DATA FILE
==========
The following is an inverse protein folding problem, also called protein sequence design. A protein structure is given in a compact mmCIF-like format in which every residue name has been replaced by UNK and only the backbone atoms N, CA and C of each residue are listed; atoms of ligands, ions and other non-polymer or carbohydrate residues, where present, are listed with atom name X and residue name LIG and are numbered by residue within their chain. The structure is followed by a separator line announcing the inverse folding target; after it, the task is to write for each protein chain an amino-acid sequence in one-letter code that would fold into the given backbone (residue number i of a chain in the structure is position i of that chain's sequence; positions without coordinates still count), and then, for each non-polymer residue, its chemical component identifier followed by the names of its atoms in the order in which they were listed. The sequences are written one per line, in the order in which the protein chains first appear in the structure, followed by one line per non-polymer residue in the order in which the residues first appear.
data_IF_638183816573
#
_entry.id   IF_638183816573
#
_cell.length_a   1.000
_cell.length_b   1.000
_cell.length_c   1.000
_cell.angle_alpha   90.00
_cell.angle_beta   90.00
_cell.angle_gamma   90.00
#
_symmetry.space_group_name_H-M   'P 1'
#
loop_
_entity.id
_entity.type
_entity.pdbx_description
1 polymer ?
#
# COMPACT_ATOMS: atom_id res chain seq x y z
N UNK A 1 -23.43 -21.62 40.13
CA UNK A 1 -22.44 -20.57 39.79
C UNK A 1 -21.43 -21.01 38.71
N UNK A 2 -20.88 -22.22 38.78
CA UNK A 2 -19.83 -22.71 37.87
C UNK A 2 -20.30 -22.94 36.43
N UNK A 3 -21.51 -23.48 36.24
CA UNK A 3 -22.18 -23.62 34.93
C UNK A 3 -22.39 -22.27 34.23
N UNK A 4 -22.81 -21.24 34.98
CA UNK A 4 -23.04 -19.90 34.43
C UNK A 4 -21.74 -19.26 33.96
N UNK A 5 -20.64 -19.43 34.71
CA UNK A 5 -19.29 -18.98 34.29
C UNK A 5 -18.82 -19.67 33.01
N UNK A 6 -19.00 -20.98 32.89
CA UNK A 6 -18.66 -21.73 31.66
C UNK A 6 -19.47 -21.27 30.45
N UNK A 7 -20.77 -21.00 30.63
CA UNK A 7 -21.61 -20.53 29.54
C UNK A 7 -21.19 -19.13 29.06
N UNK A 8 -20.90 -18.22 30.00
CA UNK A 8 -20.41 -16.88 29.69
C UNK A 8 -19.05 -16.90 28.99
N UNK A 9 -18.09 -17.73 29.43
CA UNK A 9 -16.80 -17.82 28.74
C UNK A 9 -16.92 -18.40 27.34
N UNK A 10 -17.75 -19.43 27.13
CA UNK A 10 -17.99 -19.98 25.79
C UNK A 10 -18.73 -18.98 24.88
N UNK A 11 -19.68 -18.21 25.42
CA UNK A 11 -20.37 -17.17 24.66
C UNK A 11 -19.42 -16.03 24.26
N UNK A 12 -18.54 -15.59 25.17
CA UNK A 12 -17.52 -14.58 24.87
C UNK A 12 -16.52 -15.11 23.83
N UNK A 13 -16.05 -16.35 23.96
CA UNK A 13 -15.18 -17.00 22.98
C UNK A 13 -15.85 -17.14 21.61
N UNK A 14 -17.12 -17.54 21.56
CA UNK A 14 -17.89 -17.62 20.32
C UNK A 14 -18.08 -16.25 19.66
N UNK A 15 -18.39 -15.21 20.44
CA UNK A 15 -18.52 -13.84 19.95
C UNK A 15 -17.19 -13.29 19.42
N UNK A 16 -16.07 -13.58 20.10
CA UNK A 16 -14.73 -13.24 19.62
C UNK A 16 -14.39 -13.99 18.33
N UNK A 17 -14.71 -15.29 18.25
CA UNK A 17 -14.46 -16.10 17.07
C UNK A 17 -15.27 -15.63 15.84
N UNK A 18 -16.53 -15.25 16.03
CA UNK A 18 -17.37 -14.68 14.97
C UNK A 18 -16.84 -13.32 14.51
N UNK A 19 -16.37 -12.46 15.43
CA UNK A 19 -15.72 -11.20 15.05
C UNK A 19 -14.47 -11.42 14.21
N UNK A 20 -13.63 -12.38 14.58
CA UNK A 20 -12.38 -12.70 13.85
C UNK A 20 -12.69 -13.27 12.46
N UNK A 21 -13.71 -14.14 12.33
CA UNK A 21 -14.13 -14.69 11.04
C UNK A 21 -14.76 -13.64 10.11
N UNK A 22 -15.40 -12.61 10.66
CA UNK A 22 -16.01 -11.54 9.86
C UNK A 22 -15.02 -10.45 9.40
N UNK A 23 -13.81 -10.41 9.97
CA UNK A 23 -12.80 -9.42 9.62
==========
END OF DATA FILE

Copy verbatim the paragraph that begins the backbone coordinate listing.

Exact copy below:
The following is an inverse protein folding problem, also called protein sequence design. A protein structure is given in a compact mmCIF-like format in which every residue name has been replaced by UNK and only the backbone atoms N, CA and C of each residue are listed; atoms of ligands, ions and other non-polymer or carbohydrate residues, where present, are listed with atom name X and residue name LIG and are numbered by residue within their chain. The structure is followed by a separator line announcing the inverse folding target; after it, the task is to write for each protein chain an amino-acid sequence in one-letter code that would fold into the given backbone (residue number i of a chain in the structure is position i of that chain's sequence; positions without coordinates still count), and then, for each non-polymer residue, its chemical component identifier followed by the names of its atoms in the order in which they were listed. The sequences are written one per line, in the order in which the protein chains first appear in the structure, followed by one line per non-polymer residue in the order in which the residues first appear.